The Alberta Cancer Exercise Program is a “life saver and life assurance” for the Edmonton-based local sports broadcaster battling cancer.
Dave Jamison, who has worked with Edmonton Elks and is a radio host on TSN 1260, was diagnosed with head and neck cancer in 2021. He had surgery in July last year to remove a three-centimeter-high tumor from his neck and underwent six weeks of radiation.
“After that, my body was destroyed,” he said. “I mean, I had very little left, I had no muscle, I lost over 40 pounds. There was a period there during radiation, I lost my ability to speak, which was scary given my current work.”
Then it started with Alberta Cancer Exercise (ACE) from Corbett Hall at the University of Alberta, which helps cancer patients regain their physical strength.
“What ACE has helped me with is the physical aspect, obviously, just to very gently rebuild the body, rediscover the body,” Jamison said.
“But there’s also, as anyone who’s exercised knows, there’s a benefit you get from re-engaging with your body and understanding that, well, there’s some hope here, because I wasn’t in a very good place when I got here. But I always say, I felt it was better.” He left this program every day I came here more than when I came.”
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Margaret McNeely, professor of rehabilitation medicine at A.A. University, said:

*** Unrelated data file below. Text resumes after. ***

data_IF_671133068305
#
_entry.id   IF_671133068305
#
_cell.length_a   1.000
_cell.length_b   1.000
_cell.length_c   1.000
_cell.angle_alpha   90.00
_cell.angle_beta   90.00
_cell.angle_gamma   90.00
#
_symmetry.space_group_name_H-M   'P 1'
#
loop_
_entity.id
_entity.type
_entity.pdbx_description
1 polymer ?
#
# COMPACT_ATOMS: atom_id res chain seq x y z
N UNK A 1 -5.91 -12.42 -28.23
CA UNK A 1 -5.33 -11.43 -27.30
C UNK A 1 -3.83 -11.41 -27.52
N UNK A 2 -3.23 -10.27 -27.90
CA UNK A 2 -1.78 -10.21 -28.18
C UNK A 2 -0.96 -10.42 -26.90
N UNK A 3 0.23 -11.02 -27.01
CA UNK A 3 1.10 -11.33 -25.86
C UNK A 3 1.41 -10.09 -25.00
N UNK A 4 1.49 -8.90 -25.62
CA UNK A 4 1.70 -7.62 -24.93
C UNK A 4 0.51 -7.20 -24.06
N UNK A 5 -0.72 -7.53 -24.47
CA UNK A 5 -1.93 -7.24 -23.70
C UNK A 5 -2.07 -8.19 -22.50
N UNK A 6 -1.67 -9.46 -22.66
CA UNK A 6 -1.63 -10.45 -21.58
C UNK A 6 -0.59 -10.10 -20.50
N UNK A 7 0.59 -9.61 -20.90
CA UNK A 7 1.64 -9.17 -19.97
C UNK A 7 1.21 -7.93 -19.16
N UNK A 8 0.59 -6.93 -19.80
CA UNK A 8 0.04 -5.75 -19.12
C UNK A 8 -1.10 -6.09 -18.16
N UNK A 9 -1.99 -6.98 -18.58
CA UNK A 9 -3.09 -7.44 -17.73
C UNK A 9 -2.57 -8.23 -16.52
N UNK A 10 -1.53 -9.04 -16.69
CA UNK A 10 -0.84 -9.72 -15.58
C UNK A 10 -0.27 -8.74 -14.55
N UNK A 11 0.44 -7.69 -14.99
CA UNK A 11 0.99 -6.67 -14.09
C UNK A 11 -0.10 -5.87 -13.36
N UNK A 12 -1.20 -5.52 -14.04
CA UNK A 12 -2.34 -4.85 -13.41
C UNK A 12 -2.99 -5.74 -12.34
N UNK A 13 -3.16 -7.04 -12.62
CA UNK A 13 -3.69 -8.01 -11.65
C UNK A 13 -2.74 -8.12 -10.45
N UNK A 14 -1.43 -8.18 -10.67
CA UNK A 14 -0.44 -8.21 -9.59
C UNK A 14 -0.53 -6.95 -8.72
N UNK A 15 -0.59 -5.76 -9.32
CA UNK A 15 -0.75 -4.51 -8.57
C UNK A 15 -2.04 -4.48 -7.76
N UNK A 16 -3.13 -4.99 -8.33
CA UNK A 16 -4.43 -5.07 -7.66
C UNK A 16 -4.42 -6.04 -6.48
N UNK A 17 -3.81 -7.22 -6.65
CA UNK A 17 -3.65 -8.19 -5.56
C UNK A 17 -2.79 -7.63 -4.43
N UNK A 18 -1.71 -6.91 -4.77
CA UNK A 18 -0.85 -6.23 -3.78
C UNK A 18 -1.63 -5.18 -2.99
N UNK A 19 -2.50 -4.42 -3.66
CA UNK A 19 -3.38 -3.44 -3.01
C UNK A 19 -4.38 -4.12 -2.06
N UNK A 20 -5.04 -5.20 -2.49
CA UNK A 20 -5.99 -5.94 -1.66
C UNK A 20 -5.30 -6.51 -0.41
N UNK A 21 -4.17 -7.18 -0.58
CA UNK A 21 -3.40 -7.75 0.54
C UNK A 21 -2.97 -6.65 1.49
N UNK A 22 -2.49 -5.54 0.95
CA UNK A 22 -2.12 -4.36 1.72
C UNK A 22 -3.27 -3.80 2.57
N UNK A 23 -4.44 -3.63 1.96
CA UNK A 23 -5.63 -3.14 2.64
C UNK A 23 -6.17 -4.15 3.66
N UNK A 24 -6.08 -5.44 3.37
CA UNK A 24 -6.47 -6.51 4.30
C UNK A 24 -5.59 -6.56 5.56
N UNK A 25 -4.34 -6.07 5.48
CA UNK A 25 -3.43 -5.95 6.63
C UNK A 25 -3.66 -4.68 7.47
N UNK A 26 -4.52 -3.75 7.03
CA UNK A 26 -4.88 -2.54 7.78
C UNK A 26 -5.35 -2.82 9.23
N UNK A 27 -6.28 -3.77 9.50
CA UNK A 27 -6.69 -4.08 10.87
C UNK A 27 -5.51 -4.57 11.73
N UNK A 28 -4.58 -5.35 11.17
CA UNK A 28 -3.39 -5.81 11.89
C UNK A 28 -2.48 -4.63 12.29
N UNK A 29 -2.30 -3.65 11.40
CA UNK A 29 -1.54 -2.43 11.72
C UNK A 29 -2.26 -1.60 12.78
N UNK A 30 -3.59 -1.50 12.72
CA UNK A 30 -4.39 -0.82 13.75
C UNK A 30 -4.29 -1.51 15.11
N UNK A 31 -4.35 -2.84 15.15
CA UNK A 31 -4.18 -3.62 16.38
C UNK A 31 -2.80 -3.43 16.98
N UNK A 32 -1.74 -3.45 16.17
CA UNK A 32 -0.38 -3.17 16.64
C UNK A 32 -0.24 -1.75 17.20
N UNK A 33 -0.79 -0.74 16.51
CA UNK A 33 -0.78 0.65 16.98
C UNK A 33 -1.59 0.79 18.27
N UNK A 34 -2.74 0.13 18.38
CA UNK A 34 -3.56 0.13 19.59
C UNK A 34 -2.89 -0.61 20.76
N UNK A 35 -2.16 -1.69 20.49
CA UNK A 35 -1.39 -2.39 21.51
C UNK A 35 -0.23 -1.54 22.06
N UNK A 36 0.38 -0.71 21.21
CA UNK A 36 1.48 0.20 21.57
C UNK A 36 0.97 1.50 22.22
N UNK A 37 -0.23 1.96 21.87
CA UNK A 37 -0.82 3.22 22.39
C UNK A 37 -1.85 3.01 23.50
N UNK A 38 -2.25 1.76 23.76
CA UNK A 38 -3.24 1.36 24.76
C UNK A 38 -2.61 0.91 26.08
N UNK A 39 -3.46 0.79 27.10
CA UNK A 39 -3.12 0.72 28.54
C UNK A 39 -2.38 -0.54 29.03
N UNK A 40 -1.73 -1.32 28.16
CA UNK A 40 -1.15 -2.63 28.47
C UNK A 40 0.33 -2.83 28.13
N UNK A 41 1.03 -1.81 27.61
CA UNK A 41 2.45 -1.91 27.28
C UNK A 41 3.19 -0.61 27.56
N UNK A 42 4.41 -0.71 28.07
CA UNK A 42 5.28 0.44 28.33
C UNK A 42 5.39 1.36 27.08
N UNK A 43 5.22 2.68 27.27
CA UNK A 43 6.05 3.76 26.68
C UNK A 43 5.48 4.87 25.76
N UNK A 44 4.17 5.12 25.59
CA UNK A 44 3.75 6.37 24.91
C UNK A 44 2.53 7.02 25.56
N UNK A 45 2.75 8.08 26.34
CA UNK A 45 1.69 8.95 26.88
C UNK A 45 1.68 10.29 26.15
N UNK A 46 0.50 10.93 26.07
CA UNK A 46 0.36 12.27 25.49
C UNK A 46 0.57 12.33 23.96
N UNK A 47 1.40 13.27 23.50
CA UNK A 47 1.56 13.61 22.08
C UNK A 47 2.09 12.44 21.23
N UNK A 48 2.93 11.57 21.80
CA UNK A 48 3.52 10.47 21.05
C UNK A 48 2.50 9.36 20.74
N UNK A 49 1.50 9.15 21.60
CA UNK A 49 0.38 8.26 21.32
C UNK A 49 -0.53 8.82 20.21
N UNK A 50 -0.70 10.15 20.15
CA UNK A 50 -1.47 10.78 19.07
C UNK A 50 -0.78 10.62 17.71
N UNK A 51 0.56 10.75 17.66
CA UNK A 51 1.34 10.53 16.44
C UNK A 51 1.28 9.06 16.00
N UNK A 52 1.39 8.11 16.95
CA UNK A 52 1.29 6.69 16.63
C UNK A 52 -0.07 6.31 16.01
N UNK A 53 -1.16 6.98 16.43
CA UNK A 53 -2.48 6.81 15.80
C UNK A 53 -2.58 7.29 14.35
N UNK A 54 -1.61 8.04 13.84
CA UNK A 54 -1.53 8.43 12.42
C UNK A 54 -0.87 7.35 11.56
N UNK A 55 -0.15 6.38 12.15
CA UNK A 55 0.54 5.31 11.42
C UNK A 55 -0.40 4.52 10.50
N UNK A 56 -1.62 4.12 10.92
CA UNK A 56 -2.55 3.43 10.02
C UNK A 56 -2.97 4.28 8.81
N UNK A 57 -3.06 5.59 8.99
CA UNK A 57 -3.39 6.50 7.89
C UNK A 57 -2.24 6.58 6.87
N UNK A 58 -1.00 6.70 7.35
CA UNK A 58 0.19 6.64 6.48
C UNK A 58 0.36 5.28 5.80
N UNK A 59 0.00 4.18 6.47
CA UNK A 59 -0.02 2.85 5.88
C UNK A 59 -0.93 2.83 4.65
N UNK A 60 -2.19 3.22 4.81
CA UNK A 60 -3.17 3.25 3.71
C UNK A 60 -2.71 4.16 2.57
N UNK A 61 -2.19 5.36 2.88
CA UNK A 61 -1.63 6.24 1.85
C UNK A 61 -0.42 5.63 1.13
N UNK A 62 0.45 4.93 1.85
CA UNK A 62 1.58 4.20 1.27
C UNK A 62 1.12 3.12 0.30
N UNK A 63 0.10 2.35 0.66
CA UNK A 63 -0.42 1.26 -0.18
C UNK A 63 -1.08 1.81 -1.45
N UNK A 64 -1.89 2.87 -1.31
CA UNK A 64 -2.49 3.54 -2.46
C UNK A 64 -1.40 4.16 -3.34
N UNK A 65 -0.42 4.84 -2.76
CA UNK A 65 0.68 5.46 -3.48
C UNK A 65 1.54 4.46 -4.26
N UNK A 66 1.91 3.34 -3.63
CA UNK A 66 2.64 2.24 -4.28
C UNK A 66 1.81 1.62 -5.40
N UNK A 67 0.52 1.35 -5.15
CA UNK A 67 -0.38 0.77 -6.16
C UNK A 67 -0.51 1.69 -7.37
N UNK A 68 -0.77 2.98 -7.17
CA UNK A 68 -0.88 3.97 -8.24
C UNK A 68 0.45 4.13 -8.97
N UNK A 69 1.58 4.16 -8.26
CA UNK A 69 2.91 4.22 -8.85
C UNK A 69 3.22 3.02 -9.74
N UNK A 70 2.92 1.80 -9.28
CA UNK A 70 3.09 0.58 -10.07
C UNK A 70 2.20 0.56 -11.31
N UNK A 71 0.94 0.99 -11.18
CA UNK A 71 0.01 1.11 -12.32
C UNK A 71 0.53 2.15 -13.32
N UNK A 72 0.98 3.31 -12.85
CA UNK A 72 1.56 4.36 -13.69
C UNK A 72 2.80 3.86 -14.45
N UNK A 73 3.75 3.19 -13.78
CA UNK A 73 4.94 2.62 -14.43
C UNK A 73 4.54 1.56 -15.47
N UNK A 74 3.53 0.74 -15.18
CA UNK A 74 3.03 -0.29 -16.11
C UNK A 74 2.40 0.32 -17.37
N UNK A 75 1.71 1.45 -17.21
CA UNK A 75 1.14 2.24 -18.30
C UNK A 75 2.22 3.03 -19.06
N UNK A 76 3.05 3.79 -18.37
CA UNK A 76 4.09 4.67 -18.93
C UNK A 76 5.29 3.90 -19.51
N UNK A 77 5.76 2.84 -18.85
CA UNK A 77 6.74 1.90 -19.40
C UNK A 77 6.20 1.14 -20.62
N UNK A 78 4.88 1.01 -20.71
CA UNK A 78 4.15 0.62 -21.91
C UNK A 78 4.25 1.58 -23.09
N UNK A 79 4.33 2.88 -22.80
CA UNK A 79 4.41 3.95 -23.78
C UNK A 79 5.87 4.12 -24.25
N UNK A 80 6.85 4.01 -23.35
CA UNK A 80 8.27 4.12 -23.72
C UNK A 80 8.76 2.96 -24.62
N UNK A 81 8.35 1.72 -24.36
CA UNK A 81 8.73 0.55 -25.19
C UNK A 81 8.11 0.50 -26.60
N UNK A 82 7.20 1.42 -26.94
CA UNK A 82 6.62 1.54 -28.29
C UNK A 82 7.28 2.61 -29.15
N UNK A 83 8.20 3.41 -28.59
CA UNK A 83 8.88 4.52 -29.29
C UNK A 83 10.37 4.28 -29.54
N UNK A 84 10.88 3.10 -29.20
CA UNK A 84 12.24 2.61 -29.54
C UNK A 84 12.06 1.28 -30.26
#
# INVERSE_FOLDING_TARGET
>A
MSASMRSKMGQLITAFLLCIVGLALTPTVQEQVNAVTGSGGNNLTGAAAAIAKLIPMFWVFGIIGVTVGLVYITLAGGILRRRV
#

“We use exercise strategically to address symptoms and side effects of cancer treatments so that individuals can either better tolerate treatment and/or recover from cancer treatments,” she said.
Patients can be assessed, problem areas identified, and an exercise regimen strategically built to be adapted to the individual. McNeely said the 12-week program completion rate is 93 percent while commitment to the exercise is 84 percent.
The program is available for all cancer types and stages of cancer and has been rolled out across the county, with more than 2,400 people participating in it.
“(Patients) can go back to the program themselves. If there are any safety issues, in terms of exercises, we go back to the doctor for approval, but otherwise, they can refer to themselves,” McNeely said. “So we made access to the program.” It’s really easy for them.”
Jamieson has completed a 12-week, 10-week program with ACE and is now considered a graduate. He is now defending the program and credits it with giving him hope.
“What Ace has done for me, and I think he does for others, gives you a way forward and he does it through physical activity,” he said. “For those who are suffering and suffering from cancer, whatever form it may take, you need hope.”
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